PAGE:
The Editorial Board is pleased to present volume sixty-five (Vol. 65) of Virginia Libraries. This volume reflects a wide range of articles, in terms of both topic and article type, and the Editorial Board is grateful to all the authors who worked with us this year. Amidst the uncertainty of the ongoing COVID-19 pandemic, change and adaptation is a theme that runs through this volume. From career changes, to changing services in response to the pandemic, to reflections on the challenges of making institutional changes, the authors in this volume offer practical suggestions, examples, and best practices for those engaging with change in many forms.
Volume sixty-five opens with Jennifer Resor-Whicker’s 2021 President’s Letter: “A Year Unlike Any Other: A Letter to VLA’s Membership.” In her letter, Resor-Whicker reflects on the challenges of 2020 and the efforts of library workers across Virginia to find new ways to address patron needs while “dealing with the mental and emotional toll of a global pandemic and the extent of systemic racism exposed by the Black Lives Matter movement.” She also highlights work behind the scenes in VLA, including the approval of a new VLA logo, VLA becoming an affiliate of the Black Caucus of the American Library Association, and the approval of a new Library of the Year Award.
In “Making the Switch: Changing Careers in Librarianship,” Christine Woods shares advice for those seeking to work in a different kind of library or library role than they have previously. Reflecting on her own experiences with becoming an academic librarian after many years as a school librarian, Woods shares strategies for identifying goals, building a resume or CV, pursuing new experiences, and submitting applications. While making a career change is often challenging, readers will find both hope and action items in this Essay/Commentary.
Changes brought on by the ongoing pandemic are reflected in “Serving Our Communities: Virginia Libraries Respond to COVID-19.” In this column, editors Barbara Ferrara and Susan La Paro curated responses from seven different libraries to reflect the many ways in which “library workers and libraries in Virginia quickly adapted to restrictions imposed as the COVID-19 pandemic began to spread.” Contributing authors describe change management training, disaster planning, and changes in library services including virtual programs, curbside pickup, circulation of Wi-Fi hotspots and other technologies, and supporting lecture capture and online teaching at colleges and universities. Authors include those from Mary Riley Styles Public Library in Falls Church, Virginia Military Institute, Virginia Beach Public Library, Virginia Tech, Newport News Public Library, Chesapeake Public Library, and Chesterfield County Public Library.
Joy Lucille Yaeger, Charles Jones, and Hannah G. Covington’s Case Study, “Open Solutions: Creating an OER Writing Lab,” discusses their process for creating and implementing an open learning platform to meet graduate student needs for flexible writing support at Regent University. After discussing the challenges with a previous writing resource, the authors describe steps they took to design the new online writing lab, select tools, integrate the lab into the Foundations for Graduate Success course, and seek student feedback. This Case Study serves as a useful model for anyone creating collaborative, open educational resources.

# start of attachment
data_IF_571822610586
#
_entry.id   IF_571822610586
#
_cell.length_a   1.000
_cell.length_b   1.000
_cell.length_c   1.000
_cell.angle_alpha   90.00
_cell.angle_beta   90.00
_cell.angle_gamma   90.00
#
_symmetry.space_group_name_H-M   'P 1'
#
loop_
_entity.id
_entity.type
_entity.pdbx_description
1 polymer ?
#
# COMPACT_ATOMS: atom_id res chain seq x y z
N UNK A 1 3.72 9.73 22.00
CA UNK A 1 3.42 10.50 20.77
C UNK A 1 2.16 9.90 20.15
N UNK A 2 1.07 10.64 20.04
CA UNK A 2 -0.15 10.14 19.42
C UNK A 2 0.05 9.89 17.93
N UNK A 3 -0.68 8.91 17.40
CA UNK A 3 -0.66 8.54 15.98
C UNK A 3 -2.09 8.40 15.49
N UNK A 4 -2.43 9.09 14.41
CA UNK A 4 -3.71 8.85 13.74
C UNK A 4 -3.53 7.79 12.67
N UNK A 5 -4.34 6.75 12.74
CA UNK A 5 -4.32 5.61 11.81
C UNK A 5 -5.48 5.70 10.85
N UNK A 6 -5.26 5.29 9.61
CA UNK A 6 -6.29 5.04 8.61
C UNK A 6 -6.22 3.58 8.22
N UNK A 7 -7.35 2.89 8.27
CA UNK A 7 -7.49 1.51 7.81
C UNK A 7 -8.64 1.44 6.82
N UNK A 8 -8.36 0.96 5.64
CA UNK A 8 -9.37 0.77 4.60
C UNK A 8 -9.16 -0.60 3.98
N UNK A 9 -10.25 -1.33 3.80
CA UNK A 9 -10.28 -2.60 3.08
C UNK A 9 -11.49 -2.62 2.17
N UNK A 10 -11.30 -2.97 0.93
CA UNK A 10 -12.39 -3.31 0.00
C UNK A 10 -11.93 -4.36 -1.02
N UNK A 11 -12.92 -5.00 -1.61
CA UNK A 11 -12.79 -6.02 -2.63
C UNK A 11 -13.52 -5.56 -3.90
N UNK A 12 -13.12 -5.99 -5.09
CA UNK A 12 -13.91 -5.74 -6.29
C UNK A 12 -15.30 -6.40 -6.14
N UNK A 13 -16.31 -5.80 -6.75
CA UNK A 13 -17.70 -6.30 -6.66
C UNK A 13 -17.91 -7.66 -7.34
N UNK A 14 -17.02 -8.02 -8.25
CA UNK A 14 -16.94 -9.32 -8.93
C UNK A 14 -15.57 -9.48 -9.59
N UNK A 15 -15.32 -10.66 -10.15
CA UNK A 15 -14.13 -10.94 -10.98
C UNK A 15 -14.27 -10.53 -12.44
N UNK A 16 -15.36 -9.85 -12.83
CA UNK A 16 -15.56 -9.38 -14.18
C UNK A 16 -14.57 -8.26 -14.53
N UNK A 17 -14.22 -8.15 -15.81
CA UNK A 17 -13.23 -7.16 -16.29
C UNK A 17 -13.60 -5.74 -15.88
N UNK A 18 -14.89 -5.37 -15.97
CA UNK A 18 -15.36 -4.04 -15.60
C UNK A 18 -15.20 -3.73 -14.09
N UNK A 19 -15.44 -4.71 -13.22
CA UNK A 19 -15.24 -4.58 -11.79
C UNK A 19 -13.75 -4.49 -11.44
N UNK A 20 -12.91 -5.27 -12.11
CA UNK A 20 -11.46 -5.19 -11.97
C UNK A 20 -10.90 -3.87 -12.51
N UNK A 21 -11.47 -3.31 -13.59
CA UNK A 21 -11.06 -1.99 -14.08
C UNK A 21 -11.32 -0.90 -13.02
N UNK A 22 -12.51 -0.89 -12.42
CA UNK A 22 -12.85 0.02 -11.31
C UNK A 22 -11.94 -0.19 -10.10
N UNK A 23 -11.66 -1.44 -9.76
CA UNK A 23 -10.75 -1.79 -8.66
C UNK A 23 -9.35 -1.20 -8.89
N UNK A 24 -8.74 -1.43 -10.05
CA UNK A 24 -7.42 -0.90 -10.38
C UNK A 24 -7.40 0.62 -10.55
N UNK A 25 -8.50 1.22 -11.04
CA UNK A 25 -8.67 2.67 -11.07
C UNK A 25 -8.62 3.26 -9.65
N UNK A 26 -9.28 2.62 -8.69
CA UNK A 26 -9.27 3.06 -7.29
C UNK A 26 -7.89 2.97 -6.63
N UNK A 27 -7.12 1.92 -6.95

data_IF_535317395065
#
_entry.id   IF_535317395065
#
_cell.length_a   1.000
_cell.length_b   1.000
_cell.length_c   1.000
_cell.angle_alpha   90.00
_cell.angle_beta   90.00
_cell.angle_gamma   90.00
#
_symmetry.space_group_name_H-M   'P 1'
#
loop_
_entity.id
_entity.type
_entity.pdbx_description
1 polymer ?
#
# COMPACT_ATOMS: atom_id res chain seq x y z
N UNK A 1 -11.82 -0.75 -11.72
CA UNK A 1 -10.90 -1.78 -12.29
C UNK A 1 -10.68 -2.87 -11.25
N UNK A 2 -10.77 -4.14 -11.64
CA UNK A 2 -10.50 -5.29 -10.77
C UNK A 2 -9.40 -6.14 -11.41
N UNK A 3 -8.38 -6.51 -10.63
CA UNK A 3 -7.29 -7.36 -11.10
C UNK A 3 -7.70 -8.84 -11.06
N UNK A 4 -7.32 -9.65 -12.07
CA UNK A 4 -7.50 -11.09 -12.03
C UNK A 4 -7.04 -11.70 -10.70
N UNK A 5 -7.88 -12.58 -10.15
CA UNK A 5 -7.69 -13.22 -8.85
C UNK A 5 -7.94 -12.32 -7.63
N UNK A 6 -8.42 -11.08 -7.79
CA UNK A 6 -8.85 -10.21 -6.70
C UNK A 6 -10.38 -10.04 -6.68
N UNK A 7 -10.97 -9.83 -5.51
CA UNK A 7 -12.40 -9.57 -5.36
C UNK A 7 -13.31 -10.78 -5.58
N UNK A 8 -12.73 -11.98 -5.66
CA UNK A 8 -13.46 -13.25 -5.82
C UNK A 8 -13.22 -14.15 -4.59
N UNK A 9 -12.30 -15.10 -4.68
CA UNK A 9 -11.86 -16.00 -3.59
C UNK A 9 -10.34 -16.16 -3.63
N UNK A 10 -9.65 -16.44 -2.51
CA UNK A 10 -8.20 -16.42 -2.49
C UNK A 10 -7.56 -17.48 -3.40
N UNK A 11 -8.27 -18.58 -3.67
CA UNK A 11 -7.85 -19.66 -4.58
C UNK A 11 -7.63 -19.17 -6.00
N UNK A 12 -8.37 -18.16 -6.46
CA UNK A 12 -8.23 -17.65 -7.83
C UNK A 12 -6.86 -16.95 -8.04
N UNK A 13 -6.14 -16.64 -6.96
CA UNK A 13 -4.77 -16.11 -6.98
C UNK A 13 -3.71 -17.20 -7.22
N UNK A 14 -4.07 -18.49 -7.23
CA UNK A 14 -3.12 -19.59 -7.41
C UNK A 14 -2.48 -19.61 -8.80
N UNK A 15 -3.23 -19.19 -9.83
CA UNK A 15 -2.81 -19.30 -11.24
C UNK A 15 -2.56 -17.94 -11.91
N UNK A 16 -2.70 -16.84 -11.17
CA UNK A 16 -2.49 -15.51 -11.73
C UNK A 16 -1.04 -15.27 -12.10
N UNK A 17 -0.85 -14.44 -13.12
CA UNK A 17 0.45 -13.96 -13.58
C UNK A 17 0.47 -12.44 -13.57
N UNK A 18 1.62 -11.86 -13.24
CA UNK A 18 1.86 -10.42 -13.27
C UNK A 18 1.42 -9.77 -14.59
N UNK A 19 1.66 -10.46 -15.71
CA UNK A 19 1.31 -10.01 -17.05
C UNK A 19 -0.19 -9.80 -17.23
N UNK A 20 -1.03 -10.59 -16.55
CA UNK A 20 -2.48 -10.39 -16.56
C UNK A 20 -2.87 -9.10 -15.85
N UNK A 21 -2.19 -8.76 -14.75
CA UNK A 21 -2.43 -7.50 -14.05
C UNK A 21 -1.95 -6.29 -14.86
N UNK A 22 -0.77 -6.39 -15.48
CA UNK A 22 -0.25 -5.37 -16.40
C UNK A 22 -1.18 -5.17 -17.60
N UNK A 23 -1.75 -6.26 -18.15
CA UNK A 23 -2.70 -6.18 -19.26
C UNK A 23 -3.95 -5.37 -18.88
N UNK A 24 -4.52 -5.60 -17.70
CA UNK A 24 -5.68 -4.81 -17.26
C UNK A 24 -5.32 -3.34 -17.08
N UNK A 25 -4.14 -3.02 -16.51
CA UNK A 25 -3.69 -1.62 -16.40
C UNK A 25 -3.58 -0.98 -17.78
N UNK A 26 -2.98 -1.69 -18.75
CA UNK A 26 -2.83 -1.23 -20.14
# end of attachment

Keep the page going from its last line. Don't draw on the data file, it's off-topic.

In “Collecting for Diversity, Equity, and Inclusion: Best Practices for Virginia Libraries,” Nan Carmack shares recommendations from a working group with representation from Virginia school librarians, academic librarians, public librarians, faculty members from Longwood University and Old Dominion University, as well as the Virginia Library Association’s Librarians of Color Forum and LGBTQIA+ Forum. This Best Practice article provides guidance for building more diverse, equitable, and inclusive collections, from cataloging and collection development, to policy review, to auditing existing collections and communicating with stakeholders. Readers will find multiple appendices with resources and examples.
Often, attempts to make changes are met with unexpected barriers. In “Recommendations Without Results: What We Learned About Our Organization Through Subject Guide Usability Studies,” Sarah Gardner, Hillary Ostermiller, Elizabeth Price, David Vess, and Alyssa Young reflect on the challenges they encountered when recommending changes to their library’s online subject guides. After completing usability studies on the current guides, the authors hoped to make broad changes to the way their library’s subject guides were created and accessed at James Madison University. However, they found that lack of clarity about roles and responsibilities, as well as organizational structure, was a barrier to these changes. The authors close with a set of thoughtful discussion questions.
As always, we, the Virginia Libraries Editorial Board members, thank you, our readers, for supporting our publication, and we also invite you to help our journal grow stronger. We always want to hear your ideas, questions, suggestions and feedback at firstname.lastname@example.org, your submissions via our journal site, and your follows and retweets via @VALibJournal!
Virginia Pannabecker, Susan La Paro and Sophie Rondeau were editors during 2020 and contributed to preparation or review activities related to this volume.
The 2021 Virginia Libraries Editorial Board:
Julia Feerrar, Editor in Chief
Tracey Berning, Assistant Editor
Emily Correa, Editor
Barbara Ferrara, Editor
Stephen Leist, Editor
Erin White, Editor
Lynda Wright, Editor (through August 2021).
The authors have no competing interests to declare.